Developing useful digital infrastructure can be hard. Writing digital infrastructure that others want to use is even harder. There’s a lot of concerns surrounding digital infrastructure and sometimes it can be difficult to satisfy the concerns of all stakeholders involved.
Architecture needs to be scalable, secure, cost-effective, easy to support, easy for developers to develop for, and a whole host of other things. Moreover, it often takes multiple types of architectures to satisfy a single problem.
The first architecture I wrote about for this blog was called Shepard. It was a highly scalable “batch-workflow-in-a-box” that I presented at AWS’s high performance computing event. (I had a lot of fun presenting by the way ,so thanks to everyone over at AWS!) and is now available for free for anyone to use as an open-source project. Fluoride is another architecture in that vein.
When I finished writing Shepard, I had said that my future goals included writing an architecture for microservices and another architecture for accelerating supercomputing workloads. So while Shepard is “batch-workflow-in-a-box”, Fluoride is a “microservice-in-a-box” and is a way for anyone, even people with very little DevOps or cloud experience (like many scientists or developers or assorted engineers) to easily stand up a highly scalable microservice and start routing requests to it.
What is Fluoride?
Fluoride is an architecture consisting of a CloudFormation template and an accompanying CLI I wrote. Using CloudFormation, a user can stand up an autoscaling Fargate cluster with really tight security groups, properly configured DNS, rollouts where if one fails the rollout will immediately roll back to the last stable deployment, health checks, detailed logging of all access attempts and containers, all nestled beyond an ALB that can field incredible amount of traffic.
Using the CLI a user can easily manage as many architectures of this sort as they’d like. Using single commands a user can easily push new releases to ECR and trigger deployments without really having to understand too much about how any of the backend really functions.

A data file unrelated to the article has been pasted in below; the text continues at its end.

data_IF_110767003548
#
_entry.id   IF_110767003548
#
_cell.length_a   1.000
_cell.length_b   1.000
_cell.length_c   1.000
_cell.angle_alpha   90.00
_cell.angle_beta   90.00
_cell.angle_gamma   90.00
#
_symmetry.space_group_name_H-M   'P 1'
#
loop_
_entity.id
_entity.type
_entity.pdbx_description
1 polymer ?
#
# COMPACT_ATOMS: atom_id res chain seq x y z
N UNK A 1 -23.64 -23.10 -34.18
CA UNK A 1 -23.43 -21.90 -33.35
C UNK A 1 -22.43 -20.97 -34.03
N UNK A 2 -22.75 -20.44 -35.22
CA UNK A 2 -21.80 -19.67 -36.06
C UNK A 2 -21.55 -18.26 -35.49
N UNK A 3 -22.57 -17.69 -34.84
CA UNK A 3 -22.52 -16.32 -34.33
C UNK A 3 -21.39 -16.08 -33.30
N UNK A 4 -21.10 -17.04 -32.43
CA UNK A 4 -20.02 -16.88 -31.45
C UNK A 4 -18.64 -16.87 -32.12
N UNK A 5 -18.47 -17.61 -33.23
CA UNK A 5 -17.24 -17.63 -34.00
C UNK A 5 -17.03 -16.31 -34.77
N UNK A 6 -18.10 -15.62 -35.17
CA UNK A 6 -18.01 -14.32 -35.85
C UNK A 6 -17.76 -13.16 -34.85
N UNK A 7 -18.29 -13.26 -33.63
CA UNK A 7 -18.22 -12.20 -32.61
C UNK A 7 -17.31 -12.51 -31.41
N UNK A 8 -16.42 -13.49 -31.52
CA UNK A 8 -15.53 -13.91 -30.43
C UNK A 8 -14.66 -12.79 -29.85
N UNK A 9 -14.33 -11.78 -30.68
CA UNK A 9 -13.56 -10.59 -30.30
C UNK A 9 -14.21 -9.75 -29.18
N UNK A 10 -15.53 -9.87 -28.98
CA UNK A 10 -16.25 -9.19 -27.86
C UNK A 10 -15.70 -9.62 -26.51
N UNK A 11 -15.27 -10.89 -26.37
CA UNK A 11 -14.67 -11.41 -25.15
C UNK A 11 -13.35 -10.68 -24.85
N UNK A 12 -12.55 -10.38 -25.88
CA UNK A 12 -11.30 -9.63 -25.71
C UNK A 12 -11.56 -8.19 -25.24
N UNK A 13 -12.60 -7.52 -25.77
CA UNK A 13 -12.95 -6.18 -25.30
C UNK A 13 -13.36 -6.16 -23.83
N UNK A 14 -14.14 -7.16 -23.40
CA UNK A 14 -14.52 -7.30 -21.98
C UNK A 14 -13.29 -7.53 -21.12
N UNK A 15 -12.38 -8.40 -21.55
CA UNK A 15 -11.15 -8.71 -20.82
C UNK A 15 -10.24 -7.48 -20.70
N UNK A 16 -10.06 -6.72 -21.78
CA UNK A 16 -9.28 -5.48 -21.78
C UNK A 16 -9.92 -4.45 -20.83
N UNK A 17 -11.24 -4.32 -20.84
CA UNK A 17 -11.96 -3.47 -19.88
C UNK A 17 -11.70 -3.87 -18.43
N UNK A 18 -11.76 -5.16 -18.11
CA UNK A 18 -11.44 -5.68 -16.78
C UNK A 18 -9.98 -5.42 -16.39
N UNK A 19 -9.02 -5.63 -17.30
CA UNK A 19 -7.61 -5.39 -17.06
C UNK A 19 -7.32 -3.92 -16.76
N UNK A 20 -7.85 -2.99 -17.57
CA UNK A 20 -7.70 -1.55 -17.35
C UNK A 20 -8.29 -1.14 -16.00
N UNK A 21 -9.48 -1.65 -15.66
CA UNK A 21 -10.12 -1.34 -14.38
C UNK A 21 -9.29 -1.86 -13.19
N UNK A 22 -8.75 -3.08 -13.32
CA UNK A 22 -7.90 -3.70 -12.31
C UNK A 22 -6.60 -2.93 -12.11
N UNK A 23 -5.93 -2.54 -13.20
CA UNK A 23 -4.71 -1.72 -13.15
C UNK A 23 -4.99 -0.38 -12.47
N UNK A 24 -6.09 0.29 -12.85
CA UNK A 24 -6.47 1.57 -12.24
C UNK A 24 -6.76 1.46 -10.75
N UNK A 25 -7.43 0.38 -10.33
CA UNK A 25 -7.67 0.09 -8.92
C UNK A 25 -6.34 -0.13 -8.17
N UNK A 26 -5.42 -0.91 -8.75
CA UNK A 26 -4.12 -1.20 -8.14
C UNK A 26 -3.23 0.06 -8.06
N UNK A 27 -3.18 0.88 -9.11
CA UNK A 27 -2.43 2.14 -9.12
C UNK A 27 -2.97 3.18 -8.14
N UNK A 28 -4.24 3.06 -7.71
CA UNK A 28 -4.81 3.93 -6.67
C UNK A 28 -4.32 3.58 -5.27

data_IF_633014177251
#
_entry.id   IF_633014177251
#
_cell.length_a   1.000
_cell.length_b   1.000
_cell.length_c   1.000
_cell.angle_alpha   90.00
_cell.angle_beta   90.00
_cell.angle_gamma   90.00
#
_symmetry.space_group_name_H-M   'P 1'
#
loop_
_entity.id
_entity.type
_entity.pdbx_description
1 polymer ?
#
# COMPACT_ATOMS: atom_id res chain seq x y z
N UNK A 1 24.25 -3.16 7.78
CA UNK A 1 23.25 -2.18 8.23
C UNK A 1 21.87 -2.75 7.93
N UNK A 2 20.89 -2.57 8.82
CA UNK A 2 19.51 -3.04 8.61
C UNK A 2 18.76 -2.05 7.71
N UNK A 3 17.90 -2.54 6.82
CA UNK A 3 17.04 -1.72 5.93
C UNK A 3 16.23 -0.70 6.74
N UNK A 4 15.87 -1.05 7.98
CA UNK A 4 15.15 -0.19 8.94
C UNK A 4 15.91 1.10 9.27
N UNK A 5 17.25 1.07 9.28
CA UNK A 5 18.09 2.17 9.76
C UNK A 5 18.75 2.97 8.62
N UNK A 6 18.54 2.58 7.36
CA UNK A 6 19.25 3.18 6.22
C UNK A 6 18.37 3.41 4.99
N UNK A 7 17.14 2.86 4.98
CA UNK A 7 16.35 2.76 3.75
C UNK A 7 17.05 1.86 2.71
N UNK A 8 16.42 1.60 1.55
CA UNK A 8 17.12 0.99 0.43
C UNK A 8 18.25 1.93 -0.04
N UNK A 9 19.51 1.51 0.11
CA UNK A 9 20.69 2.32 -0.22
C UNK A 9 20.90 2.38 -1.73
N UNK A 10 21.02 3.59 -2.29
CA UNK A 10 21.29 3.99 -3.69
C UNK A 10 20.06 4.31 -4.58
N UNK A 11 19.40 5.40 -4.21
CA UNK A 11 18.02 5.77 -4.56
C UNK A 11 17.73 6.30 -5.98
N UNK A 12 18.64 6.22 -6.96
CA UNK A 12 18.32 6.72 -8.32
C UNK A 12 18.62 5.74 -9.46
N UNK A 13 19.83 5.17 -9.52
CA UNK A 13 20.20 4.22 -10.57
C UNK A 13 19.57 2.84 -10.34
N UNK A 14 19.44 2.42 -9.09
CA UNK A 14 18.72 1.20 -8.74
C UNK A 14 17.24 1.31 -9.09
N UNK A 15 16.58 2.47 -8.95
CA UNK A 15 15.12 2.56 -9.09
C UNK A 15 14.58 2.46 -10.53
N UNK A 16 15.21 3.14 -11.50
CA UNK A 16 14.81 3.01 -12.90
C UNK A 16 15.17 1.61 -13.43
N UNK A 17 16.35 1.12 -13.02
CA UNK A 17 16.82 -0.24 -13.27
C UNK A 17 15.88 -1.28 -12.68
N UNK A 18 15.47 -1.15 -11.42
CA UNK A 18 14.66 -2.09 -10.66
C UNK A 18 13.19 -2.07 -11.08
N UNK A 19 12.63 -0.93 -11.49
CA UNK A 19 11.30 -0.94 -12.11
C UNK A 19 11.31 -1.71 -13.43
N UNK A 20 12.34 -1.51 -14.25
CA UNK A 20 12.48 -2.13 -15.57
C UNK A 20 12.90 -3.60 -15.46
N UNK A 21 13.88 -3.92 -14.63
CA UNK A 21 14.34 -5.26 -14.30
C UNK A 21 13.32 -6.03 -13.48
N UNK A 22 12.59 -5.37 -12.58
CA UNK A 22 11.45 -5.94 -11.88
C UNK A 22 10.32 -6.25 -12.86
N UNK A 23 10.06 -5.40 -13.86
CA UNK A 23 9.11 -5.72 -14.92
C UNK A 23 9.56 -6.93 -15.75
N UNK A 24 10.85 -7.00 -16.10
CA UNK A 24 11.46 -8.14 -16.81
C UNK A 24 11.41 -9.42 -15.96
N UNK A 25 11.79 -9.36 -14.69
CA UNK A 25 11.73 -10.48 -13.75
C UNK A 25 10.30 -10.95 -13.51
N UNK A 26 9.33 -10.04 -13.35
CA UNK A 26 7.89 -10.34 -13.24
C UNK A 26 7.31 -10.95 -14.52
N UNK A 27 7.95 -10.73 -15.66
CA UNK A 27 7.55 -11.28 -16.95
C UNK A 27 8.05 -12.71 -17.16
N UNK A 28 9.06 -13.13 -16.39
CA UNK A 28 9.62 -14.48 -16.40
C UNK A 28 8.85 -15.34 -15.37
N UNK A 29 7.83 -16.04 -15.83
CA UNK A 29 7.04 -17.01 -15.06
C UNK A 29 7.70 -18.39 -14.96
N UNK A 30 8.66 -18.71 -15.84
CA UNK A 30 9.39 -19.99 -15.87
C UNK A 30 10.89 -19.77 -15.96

New deployments are triggered by pushing a new build to ECR. Then the user runs a Fluoride CLI command that tells the architecture to look for the latest release in its target ECR repo and use that release to trigger a new deployment. The architecture will wait for the new containers to spin up as healthy before routing traffic and draining connections to them and if they never spin up as healthy then the architecture automatically rolls back to the last stable release.
Every part of Fluoride is designed to be highly scalable; this includes logging. All access logs from the ALB are stored in an S3 bucket with Intelligent-Tiering turned on. Secrets storage is accomplished by making a Secrets Manager store accessible to all containers in our architecture, database storage is accomplished by making a DynamoDB accessible to all containers in our architecture, and object storage is accomplished by making an S3 bucket accessible to all containers in our architecture. The way that permissions are controlled allows for an architecture to totally own its connected DynamoDB, S3 bucket, and Secrets Manager store which allows developers to be totally confident in the state of all of these for each architecture and ameliorates fears that a rogue Fluoride microservice controlled by another team might make weird writes to your database that would compromise your service’s knowledge of state there. For all of your Fluoride architectures, there’s one way in and one way out for traffic (through the load balancer; which is logged which allows people developing for the architecture to have a sense of security regarding the state of their database, object storage, and secret storage). There are also options in the CloudFormation to toggle whether or not a DynamoDB, S3, or secrets managers are provisioned and whether or not a user provides their own custom names or has names automatically generated for them.